All right. So a few weeks ago my friends, myself, and my girlfriend went to see the latest Hobbit movie in 3D and High Frame Rate (mentioned here) and I’ve spent those weeks trying to separate the film itself from the visual experience. I think I’ve finally managed it. So warning, spoilers ahead for book and film.
Let me start off by saying that it was a very enjoyable film. I enjoyed every single bit of it despite the major problems I have with the trilogy all ready. It was action packed, fast, and well paced. That pretty much means it’s not really The Hobbit any more. One of the things I’ve always enjoyed about The Hobbit is that most of the book involves actual journeying. You know, being cold, wet, grumpy, and mildly terrified. It doesn’t, in fact, involve exciting chases all the time and exciting fights in barrels tumbling down a river. As much fun as that fight was, I still like the idea of the dwarves complaining and Bilbo having to take on the role of Moses a bit and doing all of the dirty work. The trilogy has excitement. The book had charm.
The other thing the trilogy has is one film too many. There’s this subplot involving an elven warrior maiden becoming smitten with Killi and Legolas being jealous and then this orc attack on Lake Town and Killi nearly dying and elves showing up at the last minute to help set everything right. Does it make interesting cinema? That’s debatable. What it does make is too much happening in the second film. You know what they could have had in there instead of that subplot? The end of the damned story, that’s what. The big chase with Smaug and the dwarfs through Erebor? Great fun and a direct confrontation between Thorin and the dragon, but did it need to be there? No. They could have had the great fight with Bard. Nope. Gotta wait a year for that.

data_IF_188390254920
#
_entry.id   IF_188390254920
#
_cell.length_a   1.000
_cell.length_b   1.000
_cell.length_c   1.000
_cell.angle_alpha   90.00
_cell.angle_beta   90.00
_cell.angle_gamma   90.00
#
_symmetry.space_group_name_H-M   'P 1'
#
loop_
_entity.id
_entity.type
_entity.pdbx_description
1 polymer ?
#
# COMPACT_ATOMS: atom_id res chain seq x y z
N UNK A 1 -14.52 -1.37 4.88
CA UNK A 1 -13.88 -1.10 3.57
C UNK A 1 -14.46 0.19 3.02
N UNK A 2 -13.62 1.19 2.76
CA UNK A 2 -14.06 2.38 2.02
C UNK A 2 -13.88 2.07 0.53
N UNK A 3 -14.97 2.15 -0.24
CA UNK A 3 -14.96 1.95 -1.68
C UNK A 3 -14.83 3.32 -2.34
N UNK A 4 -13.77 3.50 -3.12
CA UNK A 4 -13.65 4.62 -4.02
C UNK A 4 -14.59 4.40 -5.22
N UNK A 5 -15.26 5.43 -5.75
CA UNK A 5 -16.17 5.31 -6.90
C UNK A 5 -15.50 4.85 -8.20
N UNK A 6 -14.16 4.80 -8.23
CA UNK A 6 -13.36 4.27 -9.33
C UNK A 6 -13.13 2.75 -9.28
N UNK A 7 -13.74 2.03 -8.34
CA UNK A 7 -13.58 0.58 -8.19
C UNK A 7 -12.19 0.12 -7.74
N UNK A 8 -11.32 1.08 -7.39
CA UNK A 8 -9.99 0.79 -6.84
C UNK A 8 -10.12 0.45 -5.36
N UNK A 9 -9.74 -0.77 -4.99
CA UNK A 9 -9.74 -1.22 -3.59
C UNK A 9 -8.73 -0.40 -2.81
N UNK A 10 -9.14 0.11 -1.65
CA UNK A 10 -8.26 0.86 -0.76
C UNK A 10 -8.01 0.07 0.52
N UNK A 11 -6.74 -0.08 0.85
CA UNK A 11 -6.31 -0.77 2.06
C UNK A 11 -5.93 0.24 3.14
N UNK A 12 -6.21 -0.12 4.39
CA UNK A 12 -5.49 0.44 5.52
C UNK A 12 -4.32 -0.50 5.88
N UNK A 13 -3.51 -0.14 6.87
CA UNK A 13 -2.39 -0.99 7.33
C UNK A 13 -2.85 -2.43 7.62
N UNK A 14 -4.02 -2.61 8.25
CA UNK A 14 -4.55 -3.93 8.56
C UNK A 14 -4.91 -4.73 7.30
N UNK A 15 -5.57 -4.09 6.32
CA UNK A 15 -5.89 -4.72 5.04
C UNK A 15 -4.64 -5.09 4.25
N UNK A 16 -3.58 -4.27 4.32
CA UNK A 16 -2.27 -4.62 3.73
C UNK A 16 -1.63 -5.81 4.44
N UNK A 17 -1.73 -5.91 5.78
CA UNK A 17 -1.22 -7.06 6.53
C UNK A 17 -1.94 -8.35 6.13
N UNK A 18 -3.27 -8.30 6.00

The thing that Jackson has decided to ignore is the basic selfishness of the dwarfs and their increasing reliance on Bilbo, and in turn, Bilbo’s increased reliance on himself. Instead we get scenes of Bilbo all ready fighting the effects of the One Ring. Something that shouldn’t be a major threat for years to come. For Bilbo it should just be his invisibility ring. Not some great and frightening thing that he has to think about constantly. It’s too much.
The one thing that I am glad they’ve put into the film is the Necromancer subplot. I was actually hoping for more of this than we’re getting. In the book, Gandalf leaves the company on the edge of Mirkwood and that’s the last we see of him until The Battle of Five Armies. When questioned he basically says “What? Oh yes. We had this incredible battle with a horrible evil force that was full of excitement and adventure and things but it probably wasn’t worth mentioning in a narrative format.” It’s moments like that which really upset me in Tolkien’s writing. The film is a wonderful chance to actually show that exciting bit. Unfortunately, it has amounted to lone wizards entering the Necromancer’s fortress one at a time and getting very, very frightened or getting their asses handed to them. No grand coalition of the elves and wizards so far. Just, well, fluff really. I’m hoping the next film justifies that choice somehow, but honestly, I’m expecting a lot. Probably too much.
So yes. It was an enjoyable film. I just didn’t feel it was a satisfying film. It felt gutted. Like the innards of the book might be there somewhere but they’d been pushed out of the way for other stuff. And in closing and in answer to Bilbo’s question at the end of the film:
“What have we done?”
Stretched it out for a third film, Mr. Baggins. That’s what you’ve done.